Meanwhile, please pray with us that these do help keep her bones in the right place long term and that we don't need to consider surgery in the future. We're still waiting to hear back from Dr. Ponseti regarding whether to recorrect her feet with casts or not, but we've gone ahead with the shoe wear anyway. I'm looking forward to hearing from him and will let you know if trips to Iowa will be necessary. We've come to accept that if there is a need for something extraordinary in order to help her, like traveling to Iowa several times for recasting, Laura will indeed need it. Perhaps this will be the first time in a new path for her. We can only pray... :)

Laughter Really IS The Best Medicine - Part 2

I must admit that this morning finds both my hubby and I a little toasted around the edges. Laura's been sick and that means lots of "Get up, get up, get out of bed" times for us throughout the night. Since Don gets up for work at 5 AM, on nights like this he's usually already up and doesn't need to use the alarm. *sigh* But this, too, shall pass as it always does. Then we'll catch up on our sleep. Well, maybe.

As I downed my first can of carbonated caffeine, the world started to become a bit more clear. I popped Laura's waffle in the toaster and turned on Fox News to catch my morning info before settling in on school work for the day. And what to my wide-awake eyes should appear but Anita Renfroe talking about her Momsense bit. My kids were just as excited as I was! We listened to her talk about raising kids and enjoyed watching a bit of her video once again.

But the best part of her talk was the end. One of the Fox News guys asked her how her kids felt about it all. Her response was classic. She said something like "They go between mortified and proud depending on what we're talking about." Oh I SO live that! Matthew and Jonathan have this routine down to a science. The thing they haven't figured out yet is that while I feel all warm and fuzzy when I know they are proud of me, I feel full of fun and frivolity when I know they are mortified. No guilt or sorrow here. Someday they'll appreciate it all and I'll enjoy that day when it comes. Meanwhile, I'm enjoying every little moment along the way, too.

So Thursday dawns bright and sunny. Not only have I had enough caffeine to charge me for another day, I've had a great laugh with the kids once again over Anita and her wonderful sense of humor. What a wonderful way to bond with your kids! Try it. You might like it! You can find her video here, and the words to her song as I attempted to record them here.

Enjoy and laugh out loud. You'll feel much better as you enjoy the rest of your day. We sure do!!!

Monday, October 01, 2007

New "Night-Night" Shoes

I could easily have titled this "How John Mitchell assisted Dr. Ponseti in saving Laura's feet". He certainly has done so much for so many and I'm glad that included Laura. The UPS man delivered her new "night-night" shoes from MDOrthopaedics today. We tried them on and she didn't fuss. In fact, she said "They don't hurt!" so I guess that means we'll do okay. :)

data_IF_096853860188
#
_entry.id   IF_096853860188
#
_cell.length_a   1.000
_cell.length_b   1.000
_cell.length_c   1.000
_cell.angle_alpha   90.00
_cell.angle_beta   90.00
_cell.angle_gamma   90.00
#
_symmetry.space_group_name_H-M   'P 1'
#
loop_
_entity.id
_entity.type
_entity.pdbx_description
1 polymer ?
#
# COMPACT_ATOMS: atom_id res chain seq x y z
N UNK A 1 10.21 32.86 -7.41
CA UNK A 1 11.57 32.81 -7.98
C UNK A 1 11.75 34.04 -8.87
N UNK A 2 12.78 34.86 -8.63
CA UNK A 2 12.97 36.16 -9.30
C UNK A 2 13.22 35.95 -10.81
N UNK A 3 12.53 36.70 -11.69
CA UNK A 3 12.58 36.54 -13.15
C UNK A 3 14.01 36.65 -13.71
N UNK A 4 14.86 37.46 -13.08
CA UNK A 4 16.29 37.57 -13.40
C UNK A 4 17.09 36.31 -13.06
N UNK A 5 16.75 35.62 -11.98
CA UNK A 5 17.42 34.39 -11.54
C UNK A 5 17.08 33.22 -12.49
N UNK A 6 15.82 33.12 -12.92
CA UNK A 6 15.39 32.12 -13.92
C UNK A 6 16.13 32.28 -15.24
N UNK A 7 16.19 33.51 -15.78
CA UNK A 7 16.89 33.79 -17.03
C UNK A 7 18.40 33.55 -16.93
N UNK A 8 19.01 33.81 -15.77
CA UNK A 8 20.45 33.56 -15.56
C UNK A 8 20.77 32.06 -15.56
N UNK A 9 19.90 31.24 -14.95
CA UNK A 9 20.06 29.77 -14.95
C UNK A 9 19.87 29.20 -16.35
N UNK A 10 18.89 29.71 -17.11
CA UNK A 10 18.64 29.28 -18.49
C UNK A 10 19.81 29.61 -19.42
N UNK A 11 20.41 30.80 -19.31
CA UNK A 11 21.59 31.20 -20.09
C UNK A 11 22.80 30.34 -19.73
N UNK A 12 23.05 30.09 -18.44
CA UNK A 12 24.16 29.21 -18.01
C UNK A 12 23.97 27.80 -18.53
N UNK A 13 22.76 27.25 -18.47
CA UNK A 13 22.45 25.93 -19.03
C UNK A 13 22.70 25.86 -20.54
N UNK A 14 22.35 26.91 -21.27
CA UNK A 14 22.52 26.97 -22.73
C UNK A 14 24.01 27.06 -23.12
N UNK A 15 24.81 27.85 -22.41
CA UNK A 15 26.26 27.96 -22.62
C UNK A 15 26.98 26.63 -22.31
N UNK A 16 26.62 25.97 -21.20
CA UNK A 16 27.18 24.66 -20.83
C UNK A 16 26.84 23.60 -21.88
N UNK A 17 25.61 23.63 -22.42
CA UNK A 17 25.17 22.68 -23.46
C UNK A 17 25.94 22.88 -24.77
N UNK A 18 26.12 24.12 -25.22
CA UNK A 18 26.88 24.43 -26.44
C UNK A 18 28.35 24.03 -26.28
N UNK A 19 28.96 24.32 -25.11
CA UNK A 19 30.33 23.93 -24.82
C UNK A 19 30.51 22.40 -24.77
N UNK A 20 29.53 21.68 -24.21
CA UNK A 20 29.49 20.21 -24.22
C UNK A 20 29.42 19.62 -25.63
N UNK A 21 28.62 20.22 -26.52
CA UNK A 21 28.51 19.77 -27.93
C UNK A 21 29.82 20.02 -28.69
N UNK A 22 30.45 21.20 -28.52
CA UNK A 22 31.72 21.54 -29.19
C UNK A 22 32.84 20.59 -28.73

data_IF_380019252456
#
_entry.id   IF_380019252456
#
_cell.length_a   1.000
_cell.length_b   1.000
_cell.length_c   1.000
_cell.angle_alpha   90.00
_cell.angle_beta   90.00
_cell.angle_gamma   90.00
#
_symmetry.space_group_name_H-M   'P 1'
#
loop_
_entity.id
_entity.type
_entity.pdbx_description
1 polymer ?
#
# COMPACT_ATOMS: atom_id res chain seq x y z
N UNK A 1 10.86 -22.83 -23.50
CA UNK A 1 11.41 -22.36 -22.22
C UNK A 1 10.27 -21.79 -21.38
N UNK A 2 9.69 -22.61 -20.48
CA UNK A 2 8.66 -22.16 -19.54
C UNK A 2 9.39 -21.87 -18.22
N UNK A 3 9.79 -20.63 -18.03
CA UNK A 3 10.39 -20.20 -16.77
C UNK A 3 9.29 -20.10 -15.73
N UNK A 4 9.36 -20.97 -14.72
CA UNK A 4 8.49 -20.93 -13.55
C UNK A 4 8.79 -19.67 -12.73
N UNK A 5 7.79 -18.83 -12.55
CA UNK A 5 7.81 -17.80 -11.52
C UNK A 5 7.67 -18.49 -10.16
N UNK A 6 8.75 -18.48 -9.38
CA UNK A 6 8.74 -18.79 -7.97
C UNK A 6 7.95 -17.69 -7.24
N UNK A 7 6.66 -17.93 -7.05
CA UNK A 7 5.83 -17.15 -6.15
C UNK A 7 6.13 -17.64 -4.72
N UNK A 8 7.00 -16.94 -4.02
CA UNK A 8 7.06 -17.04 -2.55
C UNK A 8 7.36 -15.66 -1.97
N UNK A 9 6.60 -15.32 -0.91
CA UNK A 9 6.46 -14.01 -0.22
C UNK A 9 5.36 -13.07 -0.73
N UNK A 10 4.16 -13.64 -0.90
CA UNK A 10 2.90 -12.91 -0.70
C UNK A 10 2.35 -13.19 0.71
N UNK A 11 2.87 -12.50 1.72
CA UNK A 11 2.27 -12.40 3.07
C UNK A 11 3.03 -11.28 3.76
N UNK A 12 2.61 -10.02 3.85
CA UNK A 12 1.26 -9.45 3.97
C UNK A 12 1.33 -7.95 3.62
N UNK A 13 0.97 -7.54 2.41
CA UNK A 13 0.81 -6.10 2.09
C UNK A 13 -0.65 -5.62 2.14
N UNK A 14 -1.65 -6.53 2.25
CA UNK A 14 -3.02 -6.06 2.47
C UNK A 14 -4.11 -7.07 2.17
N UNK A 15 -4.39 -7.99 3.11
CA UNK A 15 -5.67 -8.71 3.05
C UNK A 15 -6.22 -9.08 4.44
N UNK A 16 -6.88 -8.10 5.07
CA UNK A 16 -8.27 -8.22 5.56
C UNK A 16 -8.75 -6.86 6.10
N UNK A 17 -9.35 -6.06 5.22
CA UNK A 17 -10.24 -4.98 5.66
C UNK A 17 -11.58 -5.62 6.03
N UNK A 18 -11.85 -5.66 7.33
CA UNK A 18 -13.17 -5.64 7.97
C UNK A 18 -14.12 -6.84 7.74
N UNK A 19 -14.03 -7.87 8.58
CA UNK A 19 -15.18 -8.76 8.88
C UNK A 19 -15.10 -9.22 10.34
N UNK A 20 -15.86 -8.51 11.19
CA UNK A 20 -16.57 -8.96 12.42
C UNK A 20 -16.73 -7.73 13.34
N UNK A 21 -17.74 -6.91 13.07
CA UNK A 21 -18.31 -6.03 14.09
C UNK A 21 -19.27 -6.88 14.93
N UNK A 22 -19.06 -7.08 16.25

She's about to go down for a nap but had to take her new shoes for a spin first. Here she is playing and jumping with Jonathan, pretending to do skateboarding tricks, and then standing for the first time alone in them. She wasn't strong enough or confident enough to do that before so it is nice to see her get such joy out of it now.

Thanks, John. We appreciate you and your shoes more than you'll ever know!

Even In The Little Things

The Lord is good. Even in the little things.

Twice in the past few days the Lord showed me just how much he loves me by taking care of what really are two little things when I let go and gave them to him. I'm sure there are many other ways he's taken care of me this weekend, but these two things are points on the time line labeled "Chris Learns Once Again to Let Go So God Can Do It". It is an ever growing timeline. One I don't think will ever end. I seem to want to hang on to things and try to make them work for me without realizing it is much easier in the long run to just let the Lord do it and save myself the hassle of having to ask him to fix it after I've messed it up even more.

Last week I received another in a long line of mailings regarding our secondary health insurance for the children. Since I'd already called several times to straighten it out, I tried very hard to just let it go. And I succeeded for a few days until the second mailing arrived. It was the 'booklet' they send you with all of the Drs you can access, and of course the plan restrictions and so on. Don questioned that one and I, once again, tried to just let it go. But it ate at me. After all, it was Saturday. No one was in their office that day. And of course, Laura's card arrived just as before with no problems. Which just emphasized the fact that the boys weren't on it. *sigh*